Al Pacino: Why I love Oscar Wilde

Lucia Sola, Al Pacino and Jessica Chastain Al Pacino attended the premiere of Wilde Salome with his girlfriend Lucia Sola (left) and the actress Jessica Chastain who plays Salome

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Al Pacino says a chance visit to a theatre in London first inspired him to tell the story of Oscar Wilde which he has made into the award-winning drama documentary, Wilde Salome.

Al Pacino did not even know Oscar Wilde had written a play called Salome when he went to see his friend - the actor, writer and director Steven Berkoff - at a London theatre.

Berkoff was playing the role of Herod and Pacino soon became gripped by the unfolding story of inevitable tragedy.

Start Quote

There is something in the play that mesmerises, keeps you attentive even if you don't like it”

End Quote Al Pacino Director, Wilde Salome

"All during the play I wanted to know who the writer was because I felt connected in a way to something that I hadn't been connected to in a long time of going to the theatre," said Pacino.

"There is nothing recognisable in the play - nothing 'Wildean'. It is like a new playwright."

It was only when he looked down at his programme that he realised who the author was.

Terrible revenge

Salome tells the story of the stepdaughter of the tetrarch Herod Antipasm who falls for the prophet Jokanaan (John the Baptist) who has been imprisoned. When Jokanaan spurns her, she demands his head on a silver plate.

Oscar Wilde

Oscar Wilde
  • Oscar Wilde was born in Dublin in 1854.
  • His work included The Picture of Dorian Gray and The Importance of Being Earnest.
  • Salome was written in 1891 but never performed in Britain during Wilde's lifetime as it fell foul of the Victorian censors.
  • In 1895 the Marquess of Queensbury left a calling card at Wilde's club implying the playwright was a homosexual.
  • Queensbury's son Bosie Douglas was Wilde's lover.
  • Bosie, who hated his father persuaded Wilde to sue.
  • The libel trial brought out the details of Wilde's gay lifestyle and triggered a prosecution against him.
  • Wilde was imprisoned with hard labour for two years.

In order to secure her terrible revenge she exploits Herod's love for her by promising to dance for him if he promises to grant her a wish. It is only after the dance that she tells Herod what her wish really is and he feels forced to keep his promise.

Pacino was so taken by the story he decided to put on his own production, star in it and make a film about the story and Oscar Wilde. Al Pacino plays Herod.

He recalls an early part of the project, at a reading of the play, when the audience became engrossed with the tragic story in much the same way he had.

"There is something in the play that mesmerises, keeps you attentive even if you don't like it. You know you keep saying I don't like it but I have got to keep watching it," he said.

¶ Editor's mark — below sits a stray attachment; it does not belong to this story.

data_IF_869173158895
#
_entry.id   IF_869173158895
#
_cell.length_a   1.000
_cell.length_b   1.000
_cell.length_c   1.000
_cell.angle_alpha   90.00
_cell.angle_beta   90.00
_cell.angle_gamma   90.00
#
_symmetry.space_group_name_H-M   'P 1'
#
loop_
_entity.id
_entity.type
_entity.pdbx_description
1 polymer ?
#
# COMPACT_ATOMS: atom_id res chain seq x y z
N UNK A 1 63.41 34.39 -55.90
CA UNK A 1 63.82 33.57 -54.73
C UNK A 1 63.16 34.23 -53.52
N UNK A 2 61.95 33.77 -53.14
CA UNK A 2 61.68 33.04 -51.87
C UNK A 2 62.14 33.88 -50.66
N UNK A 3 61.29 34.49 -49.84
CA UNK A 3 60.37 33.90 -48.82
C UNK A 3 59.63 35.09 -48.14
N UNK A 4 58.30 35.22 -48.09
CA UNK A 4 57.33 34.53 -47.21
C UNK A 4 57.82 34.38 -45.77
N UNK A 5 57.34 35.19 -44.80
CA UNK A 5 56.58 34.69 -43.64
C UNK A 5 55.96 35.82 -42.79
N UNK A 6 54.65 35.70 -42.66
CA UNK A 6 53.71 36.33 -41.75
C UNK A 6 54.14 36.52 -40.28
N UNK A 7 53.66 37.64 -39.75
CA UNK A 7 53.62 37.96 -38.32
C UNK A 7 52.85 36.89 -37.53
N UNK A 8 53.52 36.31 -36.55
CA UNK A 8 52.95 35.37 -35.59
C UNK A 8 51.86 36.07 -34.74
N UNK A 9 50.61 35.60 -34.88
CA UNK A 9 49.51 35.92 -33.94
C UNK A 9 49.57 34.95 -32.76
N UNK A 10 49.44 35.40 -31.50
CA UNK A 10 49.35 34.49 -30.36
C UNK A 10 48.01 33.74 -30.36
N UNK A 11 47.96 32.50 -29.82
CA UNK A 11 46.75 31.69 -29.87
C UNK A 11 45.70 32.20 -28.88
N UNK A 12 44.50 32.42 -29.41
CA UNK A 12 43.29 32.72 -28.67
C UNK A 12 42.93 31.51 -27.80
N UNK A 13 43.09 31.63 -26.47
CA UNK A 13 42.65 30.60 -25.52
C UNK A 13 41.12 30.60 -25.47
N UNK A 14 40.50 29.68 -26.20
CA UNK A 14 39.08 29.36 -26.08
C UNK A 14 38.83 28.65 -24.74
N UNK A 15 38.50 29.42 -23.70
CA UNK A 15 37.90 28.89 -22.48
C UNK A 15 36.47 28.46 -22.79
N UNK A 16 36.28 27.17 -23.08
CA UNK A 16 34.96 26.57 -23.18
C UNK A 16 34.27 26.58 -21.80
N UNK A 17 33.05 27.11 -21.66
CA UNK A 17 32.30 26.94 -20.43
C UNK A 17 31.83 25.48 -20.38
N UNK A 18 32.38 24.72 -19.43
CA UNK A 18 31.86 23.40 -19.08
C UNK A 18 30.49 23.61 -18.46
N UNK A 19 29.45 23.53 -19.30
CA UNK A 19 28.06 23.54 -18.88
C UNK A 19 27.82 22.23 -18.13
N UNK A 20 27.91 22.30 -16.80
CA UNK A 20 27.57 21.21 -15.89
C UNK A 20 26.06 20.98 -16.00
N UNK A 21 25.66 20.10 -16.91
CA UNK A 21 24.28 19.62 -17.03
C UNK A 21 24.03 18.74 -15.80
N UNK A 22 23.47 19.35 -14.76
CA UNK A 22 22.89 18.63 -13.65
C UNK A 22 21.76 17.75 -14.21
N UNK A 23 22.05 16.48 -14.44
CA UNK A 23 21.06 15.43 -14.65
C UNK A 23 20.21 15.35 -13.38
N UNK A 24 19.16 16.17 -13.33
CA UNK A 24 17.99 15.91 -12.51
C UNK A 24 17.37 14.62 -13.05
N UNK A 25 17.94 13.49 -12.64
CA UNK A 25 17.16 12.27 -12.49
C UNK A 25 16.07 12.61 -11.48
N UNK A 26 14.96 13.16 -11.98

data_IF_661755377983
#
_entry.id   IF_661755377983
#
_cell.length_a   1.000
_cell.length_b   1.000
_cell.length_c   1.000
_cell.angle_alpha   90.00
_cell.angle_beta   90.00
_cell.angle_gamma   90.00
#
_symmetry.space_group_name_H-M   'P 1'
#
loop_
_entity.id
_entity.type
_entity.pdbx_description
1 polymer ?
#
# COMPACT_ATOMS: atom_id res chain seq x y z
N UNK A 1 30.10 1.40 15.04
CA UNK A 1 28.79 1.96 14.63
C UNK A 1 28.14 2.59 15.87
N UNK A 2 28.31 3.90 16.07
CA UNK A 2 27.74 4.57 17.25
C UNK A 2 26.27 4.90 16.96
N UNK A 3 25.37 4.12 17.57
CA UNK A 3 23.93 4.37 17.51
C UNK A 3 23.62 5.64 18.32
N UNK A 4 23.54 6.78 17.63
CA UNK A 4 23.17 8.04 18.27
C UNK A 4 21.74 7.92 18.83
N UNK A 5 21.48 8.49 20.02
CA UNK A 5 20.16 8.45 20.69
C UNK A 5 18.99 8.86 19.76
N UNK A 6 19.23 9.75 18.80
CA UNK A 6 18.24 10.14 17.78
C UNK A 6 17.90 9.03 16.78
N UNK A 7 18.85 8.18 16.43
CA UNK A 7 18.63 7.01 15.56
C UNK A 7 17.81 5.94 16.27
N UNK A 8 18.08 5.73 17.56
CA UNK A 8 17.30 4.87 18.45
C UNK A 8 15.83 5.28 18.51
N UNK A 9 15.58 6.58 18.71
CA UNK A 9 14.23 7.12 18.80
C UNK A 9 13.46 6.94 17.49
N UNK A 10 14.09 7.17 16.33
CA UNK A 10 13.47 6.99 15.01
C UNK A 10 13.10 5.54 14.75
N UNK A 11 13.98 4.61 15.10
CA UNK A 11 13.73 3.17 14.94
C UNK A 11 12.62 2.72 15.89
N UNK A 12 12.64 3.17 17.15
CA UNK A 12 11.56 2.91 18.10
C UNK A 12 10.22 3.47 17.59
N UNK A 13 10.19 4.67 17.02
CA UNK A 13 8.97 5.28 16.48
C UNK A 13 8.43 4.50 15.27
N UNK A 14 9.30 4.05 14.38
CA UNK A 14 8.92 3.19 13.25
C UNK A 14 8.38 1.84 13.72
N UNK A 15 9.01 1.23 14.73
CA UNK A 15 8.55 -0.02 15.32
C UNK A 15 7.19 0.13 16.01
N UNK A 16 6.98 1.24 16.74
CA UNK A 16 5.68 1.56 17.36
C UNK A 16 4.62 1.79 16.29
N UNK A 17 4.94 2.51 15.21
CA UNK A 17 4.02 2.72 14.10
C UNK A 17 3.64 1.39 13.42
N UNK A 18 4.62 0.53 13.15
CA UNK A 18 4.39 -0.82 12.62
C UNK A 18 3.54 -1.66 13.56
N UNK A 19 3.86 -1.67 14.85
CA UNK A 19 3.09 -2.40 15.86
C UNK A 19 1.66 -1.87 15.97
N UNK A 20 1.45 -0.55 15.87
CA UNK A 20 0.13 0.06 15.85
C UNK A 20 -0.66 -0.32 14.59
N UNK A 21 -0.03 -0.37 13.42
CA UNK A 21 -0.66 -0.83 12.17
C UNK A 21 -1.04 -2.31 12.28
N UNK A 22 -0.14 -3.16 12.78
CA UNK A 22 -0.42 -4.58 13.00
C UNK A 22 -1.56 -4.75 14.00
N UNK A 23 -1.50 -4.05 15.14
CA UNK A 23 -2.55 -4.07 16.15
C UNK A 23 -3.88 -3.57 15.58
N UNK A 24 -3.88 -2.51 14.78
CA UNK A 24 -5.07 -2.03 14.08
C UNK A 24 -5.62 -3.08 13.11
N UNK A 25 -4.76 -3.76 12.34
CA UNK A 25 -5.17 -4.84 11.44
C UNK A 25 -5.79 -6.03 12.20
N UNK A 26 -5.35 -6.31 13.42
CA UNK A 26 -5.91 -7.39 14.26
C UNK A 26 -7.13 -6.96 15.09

Pacino went on to visit London, Paris, New York and Dublin to learn about the author, along with the film's producer Barry Navidi.

"Every piece of the DNA of Al Pacino is in the movie," said Navidi. "It is Al Pacino's journey, his obsession and his passion, his journey through the layers of the Salome documentary and of course Oscar Wilde."

Seduction, temptation and death

Oscar Wilde's grandson Merlin Holland said: "It is a prophetic play in a very strange sense in that it is easy to draw parallels between the plot of Salome and Oscar Wilde's life."

Find out more

  • Oscar and Al Pacino will be on BBC Radio 4 at 16:00 GMT on Monday 14 November 2011.
  • Mark Rickards talks exclusively to Al Pacino about his fascination for Oscar Wilde and his new film.

As Herod is tempted by Salome, so Wilde was manipulated by the young Bosie Douglas, after Douglas's father accused Oscar of being a homosexual.

"Bosie then says to Oscar Wilde, 'I want the head of my father on a charger'

"Oscar says this is rather more complicated than suing your father and bringing the whole matter into the public eye - but of course he does. He has no choice. He loves Bosie Douglas....

"I think in a sense it is seduction, temptation and death basically."

Salome eventually premiered in Paris in 1896 while Wilde was in prison.

Al Pacino's film premiered in September at the Venice film festival where he received the Jaeger LeCoultre Glory to the Filmmaker Award for his work, a rewarding end for a worthwhile journey, he said.

"In the end when people walk out of that theatre and they want to know more about Oscar Wilde and they want to buy his other plays and read his great poems and his essays, well that to me is more than delightful - it is moving," he said.

Oscar and Al Pacino will be on BBC Radio 4 at 16:00 GMT on Monday 14 November 2011.

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